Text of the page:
Although its efforts to recruit investors, sponsors and fans will continue this week, the group hoping to bring a WNBA franchise to Tulsa essentially has completed putting together its proposal to land a team and could know as early as Friday, Oct. 9 if that effort is successful.
David Box, who along with partner Bill Cameron is leading the effort to land a WNBA franchise for Tulsa, said on Oct. 2 Cameron was headed to the league's championship series last weekend in Indianapolis to visit with commissioner Donna Orender and discuss the issue.
"We're close to the finish," Box said. "We should know something by the end of (this) week."
When Box and Cameron announced their intention to seek a team at a July 22 press conference, they indicated there were several benchmarks that needed to be met before they took their proposal to league officials. Box said last week that the group had come close enough to meeting many of those benchmarks to proceed to that next step.
"We're meeting with Donna on Friday," he said, adding that the meeting should give Cameron and himself a very good idea of the chances of their proposal being accepted.
Asked if that meant the decision about Tulsa's fate as a potential WNBA market would be made by the commissioner at that point, Box replied, "She's the head of the league. She will have a tremendous influence on this discussion."
But first, Box said, Cameron was due to meet with Orender during the finals to iron out some details.
"There are a few things we want from the WNBA to do this, and they want a commitment from us," Box said. "They don't want a team that's going to fail."
Box and Cameron initially had set a deadline of Sept. 1 for their recruiting and marketing effort, but that date was pushed back a month. By the end of that additional time, Box said, they felt they had made enough progress to meet with the commissioner.
He said the team has lined up two major sponsors, the BOK Center and SpiritBank. At the end of last week, he said, several other proposals remained on the table with local businesses, and Box said he expected to receive a response to those sometime this week.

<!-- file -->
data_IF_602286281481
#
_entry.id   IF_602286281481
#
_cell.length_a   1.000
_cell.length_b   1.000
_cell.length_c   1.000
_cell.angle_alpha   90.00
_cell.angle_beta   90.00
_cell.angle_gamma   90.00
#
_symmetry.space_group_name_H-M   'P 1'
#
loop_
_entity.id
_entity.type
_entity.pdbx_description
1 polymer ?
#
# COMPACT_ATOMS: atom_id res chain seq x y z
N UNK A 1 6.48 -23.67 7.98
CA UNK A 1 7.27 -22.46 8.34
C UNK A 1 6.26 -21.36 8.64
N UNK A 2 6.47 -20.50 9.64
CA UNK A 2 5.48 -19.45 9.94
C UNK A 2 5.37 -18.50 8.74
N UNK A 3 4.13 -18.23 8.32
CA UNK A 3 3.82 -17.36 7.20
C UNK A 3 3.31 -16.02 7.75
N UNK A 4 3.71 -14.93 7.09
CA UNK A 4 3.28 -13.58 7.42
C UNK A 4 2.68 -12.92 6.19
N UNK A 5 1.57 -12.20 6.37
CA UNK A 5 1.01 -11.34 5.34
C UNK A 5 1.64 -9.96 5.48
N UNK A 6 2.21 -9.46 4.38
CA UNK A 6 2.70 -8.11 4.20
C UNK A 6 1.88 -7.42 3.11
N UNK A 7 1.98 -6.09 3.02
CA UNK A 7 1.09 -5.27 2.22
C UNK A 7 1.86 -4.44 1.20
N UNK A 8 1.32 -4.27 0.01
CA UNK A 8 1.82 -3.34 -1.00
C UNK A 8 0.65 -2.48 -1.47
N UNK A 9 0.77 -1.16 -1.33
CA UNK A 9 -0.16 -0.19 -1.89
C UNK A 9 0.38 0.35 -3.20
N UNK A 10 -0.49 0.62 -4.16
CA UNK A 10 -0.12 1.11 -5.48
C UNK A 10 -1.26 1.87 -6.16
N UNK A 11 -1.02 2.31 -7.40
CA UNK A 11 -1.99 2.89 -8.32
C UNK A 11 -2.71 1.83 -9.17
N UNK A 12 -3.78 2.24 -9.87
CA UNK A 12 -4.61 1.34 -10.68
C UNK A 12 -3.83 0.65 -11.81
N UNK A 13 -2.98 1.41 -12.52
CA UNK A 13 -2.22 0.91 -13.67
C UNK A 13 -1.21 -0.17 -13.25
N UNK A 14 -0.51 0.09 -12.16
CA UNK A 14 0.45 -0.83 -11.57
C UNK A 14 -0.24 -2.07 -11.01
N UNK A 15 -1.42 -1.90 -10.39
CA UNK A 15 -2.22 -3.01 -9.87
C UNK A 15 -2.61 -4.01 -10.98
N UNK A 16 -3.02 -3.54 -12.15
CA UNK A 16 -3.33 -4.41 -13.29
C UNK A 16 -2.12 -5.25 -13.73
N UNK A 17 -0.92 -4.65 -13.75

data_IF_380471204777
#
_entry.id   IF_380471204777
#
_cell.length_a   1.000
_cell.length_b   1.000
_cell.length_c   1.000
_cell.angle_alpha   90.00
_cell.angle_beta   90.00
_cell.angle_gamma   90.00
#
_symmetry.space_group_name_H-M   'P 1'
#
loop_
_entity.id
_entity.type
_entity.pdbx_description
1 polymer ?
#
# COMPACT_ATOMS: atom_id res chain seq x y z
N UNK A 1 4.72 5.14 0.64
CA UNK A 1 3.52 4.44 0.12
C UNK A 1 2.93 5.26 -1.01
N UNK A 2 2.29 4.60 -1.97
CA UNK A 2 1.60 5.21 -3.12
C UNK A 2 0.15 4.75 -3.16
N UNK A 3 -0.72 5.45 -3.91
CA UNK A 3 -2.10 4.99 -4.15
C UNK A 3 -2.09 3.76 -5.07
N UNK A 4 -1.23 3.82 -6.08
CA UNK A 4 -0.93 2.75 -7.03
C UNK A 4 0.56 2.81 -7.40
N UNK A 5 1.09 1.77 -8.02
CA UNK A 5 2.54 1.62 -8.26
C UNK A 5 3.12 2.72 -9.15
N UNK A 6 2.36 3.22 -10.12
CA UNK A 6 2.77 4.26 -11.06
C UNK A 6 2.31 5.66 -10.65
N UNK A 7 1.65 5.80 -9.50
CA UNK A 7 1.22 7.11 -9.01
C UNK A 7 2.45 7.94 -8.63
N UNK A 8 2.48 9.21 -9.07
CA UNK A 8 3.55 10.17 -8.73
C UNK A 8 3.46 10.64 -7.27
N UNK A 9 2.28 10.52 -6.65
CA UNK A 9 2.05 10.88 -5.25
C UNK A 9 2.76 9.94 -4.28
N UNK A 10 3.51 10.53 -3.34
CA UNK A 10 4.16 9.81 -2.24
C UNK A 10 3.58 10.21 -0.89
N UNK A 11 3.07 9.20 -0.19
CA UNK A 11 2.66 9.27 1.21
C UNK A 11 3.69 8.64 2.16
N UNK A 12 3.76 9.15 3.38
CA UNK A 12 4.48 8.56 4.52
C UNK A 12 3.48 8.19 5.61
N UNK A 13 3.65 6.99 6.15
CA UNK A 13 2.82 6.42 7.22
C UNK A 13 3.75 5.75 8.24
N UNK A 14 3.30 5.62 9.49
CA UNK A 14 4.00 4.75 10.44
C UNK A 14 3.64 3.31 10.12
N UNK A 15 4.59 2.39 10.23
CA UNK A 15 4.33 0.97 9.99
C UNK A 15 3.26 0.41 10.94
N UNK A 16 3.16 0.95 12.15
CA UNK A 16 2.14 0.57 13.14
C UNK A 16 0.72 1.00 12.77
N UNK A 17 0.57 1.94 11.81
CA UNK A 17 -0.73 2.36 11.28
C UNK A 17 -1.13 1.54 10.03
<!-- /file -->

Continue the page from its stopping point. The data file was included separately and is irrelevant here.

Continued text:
The team has sold 18 of the 32 private suites it has available at the BOK Center, where the club would play its games, and Box said a series of special events over the past couple of weeks had netted almost $65,000 in ticket sales.
One more major event for potential sponsors and fans was scheduled for Tuesday, Oct. 6 at the arena, he said, during which the team hoped to increase those numbers.
Box said the effort to land a WNBA franchise for Tulsa already had earned the city some valuable publicity through such national media outlets as The New York Times, Sports Illustrated and ESPN.
"So the exposure has already started," he said. "Soon, we're going to be playing in Madison Square Garden. It's going to be cool. I can't wait for people in Tulsa to see these games. We just have to create an awareness of a great game people haven't seen."
Although Tulsa doesn't officially have a team yet, Box and Cameron announced last week they had reached an agreement with former University of Tulsa and University of Arkansas coach Nolan Richardson to lead the squad, serving as coach and general manager, should the franchise become a reality.
While the timing of that might have seemed odd to some observers, Box said it was a move that demonstrated he and Cameron are intent on making their proposal a success.
"Bill and myself thought it was a pretty good move," he said. "There hasn't been one person who has talked to me who has questioned it.
"We're serious about this. If you hire Nolan Richardson as your head coach, you're serious."
Box said he negotiated the deal with Richardson personally, adding that it took some time to get the deal completed.
"He has certain things that he wants, because he wants to win," Box said. "Nolan gives us credibility. He gives us as much credibility as anybody."